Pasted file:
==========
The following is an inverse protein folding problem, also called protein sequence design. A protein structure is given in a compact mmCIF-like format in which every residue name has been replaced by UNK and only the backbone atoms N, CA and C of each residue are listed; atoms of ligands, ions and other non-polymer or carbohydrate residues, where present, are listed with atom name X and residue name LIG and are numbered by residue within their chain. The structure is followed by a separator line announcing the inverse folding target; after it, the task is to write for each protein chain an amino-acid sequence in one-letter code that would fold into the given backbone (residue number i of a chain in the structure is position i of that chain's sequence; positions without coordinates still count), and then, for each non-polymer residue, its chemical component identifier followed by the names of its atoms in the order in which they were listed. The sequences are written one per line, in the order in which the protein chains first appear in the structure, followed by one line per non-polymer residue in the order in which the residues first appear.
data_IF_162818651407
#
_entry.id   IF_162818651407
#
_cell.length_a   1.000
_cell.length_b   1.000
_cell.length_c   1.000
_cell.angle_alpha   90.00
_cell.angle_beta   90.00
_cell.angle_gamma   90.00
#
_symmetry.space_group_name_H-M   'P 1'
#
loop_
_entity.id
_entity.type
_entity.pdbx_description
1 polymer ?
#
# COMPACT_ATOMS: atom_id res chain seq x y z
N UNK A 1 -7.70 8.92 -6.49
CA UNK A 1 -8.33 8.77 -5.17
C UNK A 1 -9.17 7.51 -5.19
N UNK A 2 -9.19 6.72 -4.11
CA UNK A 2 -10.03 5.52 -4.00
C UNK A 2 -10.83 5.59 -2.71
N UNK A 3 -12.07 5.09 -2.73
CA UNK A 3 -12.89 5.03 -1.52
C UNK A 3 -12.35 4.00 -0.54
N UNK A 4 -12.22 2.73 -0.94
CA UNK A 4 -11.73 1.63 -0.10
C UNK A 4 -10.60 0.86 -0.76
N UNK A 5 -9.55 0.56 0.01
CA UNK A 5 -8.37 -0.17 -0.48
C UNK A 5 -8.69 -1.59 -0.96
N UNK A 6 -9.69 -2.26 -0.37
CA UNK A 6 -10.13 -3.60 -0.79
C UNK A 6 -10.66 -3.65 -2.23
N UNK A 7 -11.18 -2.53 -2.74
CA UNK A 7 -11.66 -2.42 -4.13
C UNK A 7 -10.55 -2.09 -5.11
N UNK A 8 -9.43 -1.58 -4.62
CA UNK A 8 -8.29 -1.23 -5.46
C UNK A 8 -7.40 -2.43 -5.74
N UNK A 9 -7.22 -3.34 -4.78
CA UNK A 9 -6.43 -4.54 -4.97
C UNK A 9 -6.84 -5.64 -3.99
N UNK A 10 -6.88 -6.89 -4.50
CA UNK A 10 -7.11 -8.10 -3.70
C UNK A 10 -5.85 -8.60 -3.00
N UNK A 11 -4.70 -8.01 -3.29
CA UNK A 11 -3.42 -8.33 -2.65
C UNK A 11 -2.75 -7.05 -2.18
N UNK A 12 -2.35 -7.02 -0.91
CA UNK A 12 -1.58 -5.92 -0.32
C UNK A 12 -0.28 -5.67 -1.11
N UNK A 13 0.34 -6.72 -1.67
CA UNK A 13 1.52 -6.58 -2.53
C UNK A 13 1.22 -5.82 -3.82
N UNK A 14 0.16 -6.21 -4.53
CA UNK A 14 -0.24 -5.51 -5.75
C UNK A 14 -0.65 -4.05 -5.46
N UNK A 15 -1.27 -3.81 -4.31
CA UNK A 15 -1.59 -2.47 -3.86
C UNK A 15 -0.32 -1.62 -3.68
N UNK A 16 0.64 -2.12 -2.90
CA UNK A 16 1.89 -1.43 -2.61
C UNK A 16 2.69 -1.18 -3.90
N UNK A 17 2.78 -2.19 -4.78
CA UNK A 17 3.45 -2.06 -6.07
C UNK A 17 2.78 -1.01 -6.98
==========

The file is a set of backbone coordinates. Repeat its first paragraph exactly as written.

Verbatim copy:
The following is an inverse protein folding problem, also called protein sequence design. A protein structure is given in a compact mmCIF-like format in which every residue name has been replaced by UNK and only the backbone atoms N, CA and C of each residue are listed; atoms of ligands, ions and other non-polymer or carbohydrate residues, where present, are listed with atom name X and residue name LIG and are numbered by residue within their chain. The structure is followed by a separator line announcing the inverse folding target; after it, the task is to write for each protein chain an amino-acid sequence in one-letter code that would fold into the given backbone (residue number i of a chain in the structure is position i of that chain's sequence; positions without coordinates still count), and then, for each non-polymer residue, its chemical component identifier followed by the names of its atoms in the order in which they were listed. The sequences are written one per line, in the order in which the protein chains first appear in the structure, followed by one line per non-polymer residue in the order in which the residues first appear.